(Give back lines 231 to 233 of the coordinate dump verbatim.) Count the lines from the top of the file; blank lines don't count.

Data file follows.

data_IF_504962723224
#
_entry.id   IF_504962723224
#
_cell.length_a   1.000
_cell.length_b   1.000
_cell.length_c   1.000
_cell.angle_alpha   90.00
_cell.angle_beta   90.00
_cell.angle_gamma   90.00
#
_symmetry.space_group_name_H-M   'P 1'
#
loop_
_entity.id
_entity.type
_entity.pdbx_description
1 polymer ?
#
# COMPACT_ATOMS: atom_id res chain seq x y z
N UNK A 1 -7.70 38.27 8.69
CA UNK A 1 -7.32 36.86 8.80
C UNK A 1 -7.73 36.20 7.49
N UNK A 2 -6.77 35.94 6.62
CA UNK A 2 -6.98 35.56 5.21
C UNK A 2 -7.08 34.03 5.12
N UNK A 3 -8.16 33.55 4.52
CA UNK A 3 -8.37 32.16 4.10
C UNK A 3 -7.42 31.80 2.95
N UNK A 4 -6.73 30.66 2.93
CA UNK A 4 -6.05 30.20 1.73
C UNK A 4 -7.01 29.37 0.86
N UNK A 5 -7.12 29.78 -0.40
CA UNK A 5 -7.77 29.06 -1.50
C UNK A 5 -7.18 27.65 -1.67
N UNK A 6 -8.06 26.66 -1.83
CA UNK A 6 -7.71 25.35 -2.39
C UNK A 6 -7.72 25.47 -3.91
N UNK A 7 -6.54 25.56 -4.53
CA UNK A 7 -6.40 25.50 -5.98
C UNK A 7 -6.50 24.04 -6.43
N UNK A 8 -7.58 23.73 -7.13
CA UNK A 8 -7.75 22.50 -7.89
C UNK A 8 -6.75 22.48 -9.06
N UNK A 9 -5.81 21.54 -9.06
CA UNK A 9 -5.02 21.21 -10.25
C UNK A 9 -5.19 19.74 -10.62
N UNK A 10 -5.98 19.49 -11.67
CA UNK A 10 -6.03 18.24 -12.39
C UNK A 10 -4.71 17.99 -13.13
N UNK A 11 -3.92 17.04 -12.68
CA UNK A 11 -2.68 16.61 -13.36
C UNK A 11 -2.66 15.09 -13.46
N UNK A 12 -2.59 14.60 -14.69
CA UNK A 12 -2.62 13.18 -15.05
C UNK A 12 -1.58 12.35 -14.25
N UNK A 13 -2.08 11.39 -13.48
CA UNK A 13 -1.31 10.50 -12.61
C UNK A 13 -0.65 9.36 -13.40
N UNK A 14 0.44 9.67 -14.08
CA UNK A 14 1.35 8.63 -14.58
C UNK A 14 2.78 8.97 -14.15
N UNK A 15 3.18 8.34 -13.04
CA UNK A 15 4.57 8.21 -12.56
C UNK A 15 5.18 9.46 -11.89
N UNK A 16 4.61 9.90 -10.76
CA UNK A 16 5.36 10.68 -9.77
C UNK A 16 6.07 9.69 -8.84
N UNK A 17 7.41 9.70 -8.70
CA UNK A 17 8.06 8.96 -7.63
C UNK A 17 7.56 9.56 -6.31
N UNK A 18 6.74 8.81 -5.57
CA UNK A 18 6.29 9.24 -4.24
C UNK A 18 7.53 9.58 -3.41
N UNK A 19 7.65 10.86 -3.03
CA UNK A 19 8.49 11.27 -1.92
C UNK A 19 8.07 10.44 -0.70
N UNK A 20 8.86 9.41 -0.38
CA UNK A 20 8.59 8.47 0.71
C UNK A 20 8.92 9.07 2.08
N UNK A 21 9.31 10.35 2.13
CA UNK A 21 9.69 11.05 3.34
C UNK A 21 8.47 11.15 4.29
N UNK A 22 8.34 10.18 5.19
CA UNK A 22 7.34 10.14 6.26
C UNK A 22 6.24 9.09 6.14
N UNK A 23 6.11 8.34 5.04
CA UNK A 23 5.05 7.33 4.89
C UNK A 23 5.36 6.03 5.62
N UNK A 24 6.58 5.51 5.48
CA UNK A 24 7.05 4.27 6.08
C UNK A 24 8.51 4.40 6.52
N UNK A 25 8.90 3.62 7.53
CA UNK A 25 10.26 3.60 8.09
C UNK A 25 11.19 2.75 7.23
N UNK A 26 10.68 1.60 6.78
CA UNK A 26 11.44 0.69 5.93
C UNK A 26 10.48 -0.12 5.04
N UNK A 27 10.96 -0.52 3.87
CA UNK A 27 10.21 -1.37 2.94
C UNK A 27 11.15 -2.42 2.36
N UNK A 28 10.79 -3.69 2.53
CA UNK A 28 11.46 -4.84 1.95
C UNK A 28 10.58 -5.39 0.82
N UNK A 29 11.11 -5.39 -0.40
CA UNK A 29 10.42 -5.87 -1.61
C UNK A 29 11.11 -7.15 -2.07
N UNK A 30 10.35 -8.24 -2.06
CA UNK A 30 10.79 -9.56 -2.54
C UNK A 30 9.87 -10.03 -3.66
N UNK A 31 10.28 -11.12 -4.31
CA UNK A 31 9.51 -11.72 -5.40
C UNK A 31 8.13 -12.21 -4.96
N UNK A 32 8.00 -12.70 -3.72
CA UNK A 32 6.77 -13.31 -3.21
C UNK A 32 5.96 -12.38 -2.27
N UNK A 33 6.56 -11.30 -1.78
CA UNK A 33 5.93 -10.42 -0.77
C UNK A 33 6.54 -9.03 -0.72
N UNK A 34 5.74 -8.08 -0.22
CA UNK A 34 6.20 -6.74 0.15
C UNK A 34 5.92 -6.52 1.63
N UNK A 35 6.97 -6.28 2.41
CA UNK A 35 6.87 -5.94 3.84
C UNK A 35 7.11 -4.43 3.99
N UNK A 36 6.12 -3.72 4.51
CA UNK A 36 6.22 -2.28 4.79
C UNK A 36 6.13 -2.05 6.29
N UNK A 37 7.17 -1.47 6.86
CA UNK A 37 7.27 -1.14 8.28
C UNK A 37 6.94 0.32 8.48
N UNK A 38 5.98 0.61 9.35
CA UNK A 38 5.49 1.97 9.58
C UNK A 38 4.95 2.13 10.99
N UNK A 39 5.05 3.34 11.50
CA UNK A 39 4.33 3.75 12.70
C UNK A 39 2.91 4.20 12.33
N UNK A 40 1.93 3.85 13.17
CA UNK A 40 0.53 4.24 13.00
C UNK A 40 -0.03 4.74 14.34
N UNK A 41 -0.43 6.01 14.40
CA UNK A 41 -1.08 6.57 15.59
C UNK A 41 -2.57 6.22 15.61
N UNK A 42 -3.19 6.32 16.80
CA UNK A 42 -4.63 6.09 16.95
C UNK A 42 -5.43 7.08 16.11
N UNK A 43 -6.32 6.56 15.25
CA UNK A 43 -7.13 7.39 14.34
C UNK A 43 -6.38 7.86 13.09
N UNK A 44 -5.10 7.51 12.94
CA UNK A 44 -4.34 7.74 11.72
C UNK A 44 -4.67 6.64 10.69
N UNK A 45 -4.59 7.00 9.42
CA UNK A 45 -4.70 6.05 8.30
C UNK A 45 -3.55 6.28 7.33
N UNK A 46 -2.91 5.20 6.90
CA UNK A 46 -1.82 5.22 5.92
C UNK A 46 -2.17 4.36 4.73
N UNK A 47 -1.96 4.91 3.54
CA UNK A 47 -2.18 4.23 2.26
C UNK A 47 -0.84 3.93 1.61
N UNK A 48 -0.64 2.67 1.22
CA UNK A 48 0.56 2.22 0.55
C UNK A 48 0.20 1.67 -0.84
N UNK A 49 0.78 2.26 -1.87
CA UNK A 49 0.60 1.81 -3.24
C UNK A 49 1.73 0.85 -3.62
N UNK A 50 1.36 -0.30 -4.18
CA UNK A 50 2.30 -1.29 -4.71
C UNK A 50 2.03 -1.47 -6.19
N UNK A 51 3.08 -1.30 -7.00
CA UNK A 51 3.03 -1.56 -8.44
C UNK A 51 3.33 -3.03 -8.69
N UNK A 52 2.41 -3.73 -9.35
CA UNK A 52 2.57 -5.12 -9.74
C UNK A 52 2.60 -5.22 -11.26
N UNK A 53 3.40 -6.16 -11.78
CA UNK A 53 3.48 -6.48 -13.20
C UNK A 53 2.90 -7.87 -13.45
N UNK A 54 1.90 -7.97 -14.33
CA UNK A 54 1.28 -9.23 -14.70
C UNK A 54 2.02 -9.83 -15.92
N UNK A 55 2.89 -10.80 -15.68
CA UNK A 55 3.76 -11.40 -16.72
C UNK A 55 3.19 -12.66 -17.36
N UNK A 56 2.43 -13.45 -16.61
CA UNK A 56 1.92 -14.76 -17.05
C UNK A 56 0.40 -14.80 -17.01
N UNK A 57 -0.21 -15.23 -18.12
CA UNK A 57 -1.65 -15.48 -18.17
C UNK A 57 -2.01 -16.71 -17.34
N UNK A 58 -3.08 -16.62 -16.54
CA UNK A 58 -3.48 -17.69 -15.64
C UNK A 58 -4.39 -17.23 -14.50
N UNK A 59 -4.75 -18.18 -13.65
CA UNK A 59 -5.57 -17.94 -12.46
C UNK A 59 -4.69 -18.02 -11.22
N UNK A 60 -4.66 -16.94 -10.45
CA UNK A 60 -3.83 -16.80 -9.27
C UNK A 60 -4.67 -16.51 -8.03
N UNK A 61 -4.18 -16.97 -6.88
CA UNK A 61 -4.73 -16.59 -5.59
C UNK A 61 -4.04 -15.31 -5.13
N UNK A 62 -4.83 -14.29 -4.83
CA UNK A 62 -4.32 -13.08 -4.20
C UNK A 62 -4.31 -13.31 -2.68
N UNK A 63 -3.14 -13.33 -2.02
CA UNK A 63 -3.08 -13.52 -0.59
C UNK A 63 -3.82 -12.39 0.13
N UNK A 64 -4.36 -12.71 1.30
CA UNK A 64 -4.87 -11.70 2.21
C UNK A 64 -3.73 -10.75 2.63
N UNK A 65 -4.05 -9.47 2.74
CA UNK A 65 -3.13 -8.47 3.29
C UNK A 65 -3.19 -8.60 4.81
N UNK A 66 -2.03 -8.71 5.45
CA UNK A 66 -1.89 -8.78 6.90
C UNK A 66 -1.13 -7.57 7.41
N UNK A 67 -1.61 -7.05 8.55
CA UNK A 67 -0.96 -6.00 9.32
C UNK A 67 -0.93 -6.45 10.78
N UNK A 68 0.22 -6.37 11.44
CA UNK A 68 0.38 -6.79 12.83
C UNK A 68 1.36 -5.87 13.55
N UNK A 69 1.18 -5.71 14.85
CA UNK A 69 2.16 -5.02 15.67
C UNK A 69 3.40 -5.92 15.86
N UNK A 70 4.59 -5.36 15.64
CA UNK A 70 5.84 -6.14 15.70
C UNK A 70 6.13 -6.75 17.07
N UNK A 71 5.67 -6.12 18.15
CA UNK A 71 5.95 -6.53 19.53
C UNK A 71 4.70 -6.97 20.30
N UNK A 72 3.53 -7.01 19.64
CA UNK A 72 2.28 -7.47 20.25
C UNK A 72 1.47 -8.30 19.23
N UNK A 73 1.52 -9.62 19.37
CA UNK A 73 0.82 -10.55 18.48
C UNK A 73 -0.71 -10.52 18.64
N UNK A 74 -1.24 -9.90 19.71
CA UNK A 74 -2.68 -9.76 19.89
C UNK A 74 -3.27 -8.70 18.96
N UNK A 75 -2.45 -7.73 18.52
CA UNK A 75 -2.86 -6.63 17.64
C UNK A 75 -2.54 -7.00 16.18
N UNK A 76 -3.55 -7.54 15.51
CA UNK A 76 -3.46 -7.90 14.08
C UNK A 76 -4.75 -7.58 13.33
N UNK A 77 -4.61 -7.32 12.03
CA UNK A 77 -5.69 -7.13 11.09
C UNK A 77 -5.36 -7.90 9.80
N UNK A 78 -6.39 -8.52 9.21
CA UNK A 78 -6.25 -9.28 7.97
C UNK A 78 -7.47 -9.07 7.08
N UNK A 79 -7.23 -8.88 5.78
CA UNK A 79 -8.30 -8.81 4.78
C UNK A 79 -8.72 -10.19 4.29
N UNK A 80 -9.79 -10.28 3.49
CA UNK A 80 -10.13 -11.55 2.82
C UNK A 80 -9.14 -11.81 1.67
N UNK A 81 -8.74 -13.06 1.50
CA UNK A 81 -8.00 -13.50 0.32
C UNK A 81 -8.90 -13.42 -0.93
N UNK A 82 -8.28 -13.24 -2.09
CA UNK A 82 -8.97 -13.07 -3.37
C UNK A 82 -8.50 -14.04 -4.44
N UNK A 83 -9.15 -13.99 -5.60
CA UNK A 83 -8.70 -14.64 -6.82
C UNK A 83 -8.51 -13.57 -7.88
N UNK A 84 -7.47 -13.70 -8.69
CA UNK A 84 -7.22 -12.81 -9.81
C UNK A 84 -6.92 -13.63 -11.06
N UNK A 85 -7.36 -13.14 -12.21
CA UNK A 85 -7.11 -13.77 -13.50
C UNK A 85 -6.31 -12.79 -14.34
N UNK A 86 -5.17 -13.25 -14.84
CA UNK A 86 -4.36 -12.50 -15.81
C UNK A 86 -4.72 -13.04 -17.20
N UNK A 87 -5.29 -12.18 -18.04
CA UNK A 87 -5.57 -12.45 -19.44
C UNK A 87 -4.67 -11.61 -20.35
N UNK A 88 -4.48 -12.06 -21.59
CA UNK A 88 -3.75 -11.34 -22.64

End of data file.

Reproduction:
N UNK A 71 5.67 -6.12 18.15
CA UNK A 71 5.95 -6.53 19.53
C UNK A 71 4.70 -6.97 20.30